Norwegians and their salmon
For thousands of years, generations of Norwegians have been making a living as highly skilled salmon craftsmen. Their passion for the sea, deep respect for nature, dedication to responsible fishing and a cultural pride in being the best is what contributes to Norway’s success as being one of the world’s largest suppliers of both wild and farmed seafood.
Norwegian Salmon is farmed in the chilly, clear, arctic waters of Norway by people who have been doing this their entire lives. Norway is the origin of premium, ocean-farmed salmon, pioneering salmon farming way back in the 70’s.
Norwegians take great care to do the right thing when it comes to farming, and there are all kinds of systems in place to make sure that things are safe and nature- friendly. The salmon are slowly grown in a fish hatchery on land for about a year before they are considered strong enough to be transferred to spacious and protected ocean pens.
Every aspect of the salmon development is watched closely. There are laws in Norway that prevent overcrowding of the farmed fish, they are fed an all-natural diet, and they have monitors in place that alert the farmers and veterinarians to when the salmon are full so that their feeding device can be shut down. Nice to know that they aren’t fattening them up with anything and everything as quickly as possible, isn’t it? And isn’t it fun to think that there are salmon veterinarians? Who knew?!
How to make Norwegian Salmon Gravlax:
When you’re ready to serve it, slice it as thinly as you can with a very sharp knife. Sample. And then sample again. You may not be able to stop sampling!! I love salmon in every way, shape and form. I fully expected this to taste exactly like smoked salmon, and this doesn’t really taste anything like smoked salmon. It’s quite unique. The flavors of salt and dill and just wonderful, and fresh fish too. Perfect.
Fill up your whole platter with thinly sliced Gravlax (which you now know is “cured salmon.”
Here are a few more salmon appetizer recipes you might like to try:
- Buckwheat Blinis with Smoked Salmon
- Egg Salad Cups with Smoked Salmon
- Salmon Stuffed Cherry Tomatoes
- Smoked Salmon Dip
- Mini Smoked Salmon Pizzas
- Mascarpone and Smoked Salmon Bruschetta
- Smoked Salmon Deviled Eggs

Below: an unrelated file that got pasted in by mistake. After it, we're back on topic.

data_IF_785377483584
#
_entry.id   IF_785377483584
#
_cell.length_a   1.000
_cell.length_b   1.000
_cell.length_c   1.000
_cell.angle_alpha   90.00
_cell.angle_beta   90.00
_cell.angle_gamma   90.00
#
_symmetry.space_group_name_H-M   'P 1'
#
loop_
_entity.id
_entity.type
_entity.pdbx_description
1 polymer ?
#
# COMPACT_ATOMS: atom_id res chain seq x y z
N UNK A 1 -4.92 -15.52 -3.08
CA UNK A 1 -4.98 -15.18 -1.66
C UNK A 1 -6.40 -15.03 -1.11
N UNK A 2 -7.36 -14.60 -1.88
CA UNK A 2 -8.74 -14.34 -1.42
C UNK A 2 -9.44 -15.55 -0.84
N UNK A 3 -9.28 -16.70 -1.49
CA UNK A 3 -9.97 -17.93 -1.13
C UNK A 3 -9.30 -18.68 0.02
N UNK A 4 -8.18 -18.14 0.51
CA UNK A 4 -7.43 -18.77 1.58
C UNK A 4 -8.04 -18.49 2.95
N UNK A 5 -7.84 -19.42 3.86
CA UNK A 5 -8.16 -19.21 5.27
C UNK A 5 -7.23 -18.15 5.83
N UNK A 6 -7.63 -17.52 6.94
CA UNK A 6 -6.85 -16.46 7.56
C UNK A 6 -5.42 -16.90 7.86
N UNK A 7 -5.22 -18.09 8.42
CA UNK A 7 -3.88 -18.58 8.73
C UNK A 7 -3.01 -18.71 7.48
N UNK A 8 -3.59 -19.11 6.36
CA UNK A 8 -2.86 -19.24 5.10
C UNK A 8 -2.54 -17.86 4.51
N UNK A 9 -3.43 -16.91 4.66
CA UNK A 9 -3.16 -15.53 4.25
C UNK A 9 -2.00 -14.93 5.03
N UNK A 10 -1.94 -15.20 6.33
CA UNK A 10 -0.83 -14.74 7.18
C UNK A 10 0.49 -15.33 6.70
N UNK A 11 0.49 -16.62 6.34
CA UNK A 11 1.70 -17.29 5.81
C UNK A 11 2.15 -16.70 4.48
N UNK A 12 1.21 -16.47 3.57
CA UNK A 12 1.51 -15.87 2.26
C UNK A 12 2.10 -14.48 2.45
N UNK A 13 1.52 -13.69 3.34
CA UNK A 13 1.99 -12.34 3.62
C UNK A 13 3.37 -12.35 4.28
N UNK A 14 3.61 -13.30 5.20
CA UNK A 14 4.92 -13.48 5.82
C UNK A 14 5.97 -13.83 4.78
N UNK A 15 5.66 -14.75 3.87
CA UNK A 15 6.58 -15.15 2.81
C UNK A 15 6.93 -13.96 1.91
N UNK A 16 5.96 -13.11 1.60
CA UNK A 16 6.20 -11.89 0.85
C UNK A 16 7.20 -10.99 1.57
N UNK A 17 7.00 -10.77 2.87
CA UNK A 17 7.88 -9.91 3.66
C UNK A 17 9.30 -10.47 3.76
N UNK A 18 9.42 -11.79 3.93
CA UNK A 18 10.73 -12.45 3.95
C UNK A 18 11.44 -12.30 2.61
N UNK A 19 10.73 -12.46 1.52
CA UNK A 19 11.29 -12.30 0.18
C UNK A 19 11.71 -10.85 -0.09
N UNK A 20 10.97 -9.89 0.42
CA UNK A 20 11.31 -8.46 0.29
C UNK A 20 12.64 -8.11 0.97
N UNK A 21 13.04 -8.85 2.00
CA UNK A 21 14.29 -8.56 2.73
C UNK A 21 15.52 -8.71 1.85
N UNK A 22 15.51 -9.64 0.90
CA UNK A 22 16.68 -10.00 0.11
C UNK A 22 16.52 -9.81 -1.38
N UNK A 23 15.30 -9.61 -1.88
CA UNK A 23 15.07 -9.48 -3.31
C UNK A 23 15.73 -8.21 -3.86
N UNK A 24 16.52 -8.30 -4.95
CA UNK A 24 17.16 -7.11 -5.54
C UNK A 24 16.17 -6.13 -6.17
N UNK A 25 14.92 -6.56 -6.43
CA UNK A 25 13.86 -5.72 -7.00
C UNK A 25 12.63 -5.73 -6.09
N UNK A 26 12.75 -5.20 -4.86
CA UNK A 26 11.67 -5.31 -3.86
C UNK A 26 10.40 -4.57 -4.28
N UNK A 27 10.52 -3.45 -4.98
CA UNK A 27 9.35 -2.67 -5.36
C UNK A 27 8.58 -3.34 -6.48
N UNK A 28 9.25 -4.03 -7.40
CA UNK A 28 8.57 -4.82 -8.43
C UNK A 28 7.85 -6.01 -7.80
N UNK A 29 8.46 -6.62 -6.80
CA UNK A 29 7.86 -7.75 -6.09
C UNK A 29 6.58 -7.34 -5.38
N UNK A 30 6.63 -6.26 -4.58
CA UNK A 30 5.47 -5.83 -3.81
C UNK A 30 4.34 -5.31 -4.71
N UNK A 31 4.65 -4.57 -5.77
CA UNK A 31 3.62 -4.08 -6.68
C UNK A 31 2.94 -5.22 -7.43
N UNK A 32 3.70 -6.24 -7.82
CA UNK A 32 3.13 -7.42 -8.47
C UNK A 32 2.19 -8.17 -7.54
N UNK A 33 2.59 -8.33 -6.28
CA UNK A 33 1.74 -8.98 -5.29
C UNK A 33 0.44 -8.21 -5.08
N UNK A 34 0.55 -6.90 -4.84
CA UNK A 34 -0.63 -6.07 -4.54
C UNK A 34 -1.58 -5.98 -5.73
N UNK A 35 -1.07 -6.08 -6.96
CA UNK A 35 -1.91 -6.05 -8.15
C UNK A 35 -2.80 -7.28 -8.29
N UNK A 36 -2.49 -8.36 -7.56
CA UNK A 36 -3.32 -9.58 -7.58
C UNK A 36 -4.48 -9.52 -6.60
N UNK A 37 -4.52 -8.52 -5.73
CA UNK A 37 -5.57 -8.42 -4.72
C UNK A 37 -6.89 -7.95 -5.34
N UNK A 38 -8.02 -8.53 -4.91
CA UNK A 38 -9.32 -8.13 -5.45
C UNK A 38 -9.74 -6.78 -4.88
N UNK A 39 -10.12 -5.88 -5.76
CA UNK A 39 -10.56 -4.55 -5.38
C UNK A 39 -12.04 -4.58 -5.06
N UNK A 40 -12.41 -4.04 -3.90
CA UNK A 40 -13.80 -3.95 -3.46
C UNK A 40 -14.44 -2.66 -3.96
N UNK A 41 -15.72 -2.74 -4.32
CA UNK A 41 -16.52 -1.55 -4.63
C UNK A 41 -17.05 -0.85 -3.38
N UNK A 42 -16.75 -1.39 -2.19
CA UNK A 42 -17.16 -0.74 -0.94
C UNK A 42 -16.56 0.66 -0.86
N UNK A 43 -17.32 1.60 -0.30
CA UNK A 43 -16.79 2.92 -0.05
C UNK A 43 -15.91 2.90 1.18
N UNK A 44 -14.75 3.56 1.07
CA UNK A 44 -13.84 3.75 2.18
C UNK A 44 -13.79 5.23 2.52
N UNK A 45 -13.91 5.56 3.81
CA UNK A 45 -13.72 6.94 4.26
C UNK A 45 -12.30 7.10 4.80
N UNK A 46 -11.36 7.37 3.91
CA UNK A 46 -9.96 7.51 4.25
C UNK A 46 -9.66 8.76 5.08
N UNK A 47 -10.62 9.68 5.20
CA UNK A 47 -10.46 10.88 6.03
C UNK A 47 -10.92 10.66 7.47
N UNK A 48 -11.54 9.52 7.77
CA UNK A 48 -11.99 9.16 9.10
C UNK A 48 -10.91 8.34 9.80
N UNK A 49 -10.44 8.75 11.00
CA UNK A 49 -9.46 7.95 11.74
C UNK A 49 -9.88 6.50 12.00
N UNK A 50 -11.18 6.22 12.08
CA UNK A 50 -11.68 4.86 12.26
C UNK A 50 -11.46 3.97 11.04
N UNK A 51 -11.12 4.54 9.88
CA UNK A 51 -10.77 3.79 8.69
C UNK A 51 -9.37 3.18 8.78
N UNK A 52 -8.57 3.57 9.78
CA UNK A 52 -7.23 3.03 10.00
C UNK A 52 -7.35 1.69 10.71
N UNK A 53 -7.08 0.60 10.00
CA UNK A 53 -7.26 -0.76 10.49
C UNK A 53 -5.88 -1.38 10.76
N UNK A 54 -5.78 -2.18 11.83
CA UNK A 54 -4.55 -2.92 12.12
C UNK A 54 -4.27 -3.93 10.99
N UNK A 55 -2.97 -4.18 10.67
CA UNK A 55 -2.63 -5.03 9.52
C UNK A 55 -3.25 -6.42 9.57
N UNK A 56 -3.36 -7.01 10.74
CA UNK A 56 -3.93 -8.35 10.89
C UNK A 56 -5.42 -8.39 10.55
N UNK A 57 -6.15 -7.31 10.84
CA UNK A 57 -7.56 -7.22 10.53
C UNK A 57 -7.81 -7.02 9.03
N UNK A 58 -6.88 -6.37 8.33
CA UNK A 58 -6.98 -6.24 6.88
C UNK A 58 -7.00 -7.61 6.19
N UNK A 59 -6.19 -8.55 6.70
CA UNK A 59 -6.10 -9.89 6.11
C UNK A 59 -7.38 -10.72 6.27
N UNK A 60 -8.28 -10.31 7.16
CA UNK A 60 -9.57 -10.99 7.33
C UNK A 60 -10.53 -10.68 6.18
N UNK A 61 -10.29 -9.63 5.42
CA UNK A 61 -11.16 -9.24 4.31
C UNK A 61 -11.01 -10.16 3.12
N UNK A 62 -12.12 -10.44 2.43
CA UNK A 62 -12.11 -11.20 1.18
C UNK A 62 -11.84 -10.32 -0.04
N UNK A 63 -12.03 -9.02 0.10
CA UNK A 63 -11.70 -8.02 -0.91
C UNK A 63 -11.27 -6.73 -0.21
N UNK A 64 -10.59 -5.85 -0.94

- One 2-pound salmon filet (skin-on)
- 3 tablespoons salt
- 2 tablespoons granulated white sugar
- 1 tablespoon freshly ground black pepper
- 1 bunch fresh dill (chopped)
- 4 large pasteurized egg yolks
- 1/2 teaspoon salt
- 1/2 cup vegetable oil or mild olive oil
- 1 tablespoon granulated white sugar
- 1 tablespoon white wine vinegar
- 1 tablespoon mustard
- 1/2 teaspoon ground white pepper
- 2 to 3 tablespoons finely chopped dill
PREPARE THE SALMON:
- Trim the salmon fillets. Scrape the skin well and remove all bones with needle-nose pliers.
- In a small bowl, mix the salt, sugar and pepper. Sprinkle half of the salt mixture in the bottom of a 9x12-inch glass pan, then sprinkle on half of the dill. Place the salmon fillet skin-side-down in the pan. Sprinkle the remaining salt mixture and dill on top and press it lightly into the salmon. Cover the pan with plastic wrap and place it in the refrigerator for three to four days. Turn the salmon over every day.
- On the third or fourth day, rinse the salmon under cold water. Move to a cutting board and use a sharp knife to cut very thin slices.
PREPARE THE SAUCE:
- In a medium bowl, stir the egg yolks with the salt until it reaches a thick consistency. Slowly pour in the oil while whisking quickly until the sauce is a consistency similar to mayonnaise (you may need to use a blender or an immersion blender to help this process along). Stir the sugar, vinegar, mustard and pepper into the sauce. Just before serving, add the dill.
- As a main dish, serve the salmon with the gravlax sauce, stewed potatoes or bread and salad. There are 8 servings if used as a main course.
- If you'd prefer to serve the gravlax as an appetizer (as shown), just toast up some thinly sliced baguette, place a piece of the cured salmon on top and garnish with a small dollop of creme fraiche, capers and dill. Alternately, you can serve it on top of cucumber slices.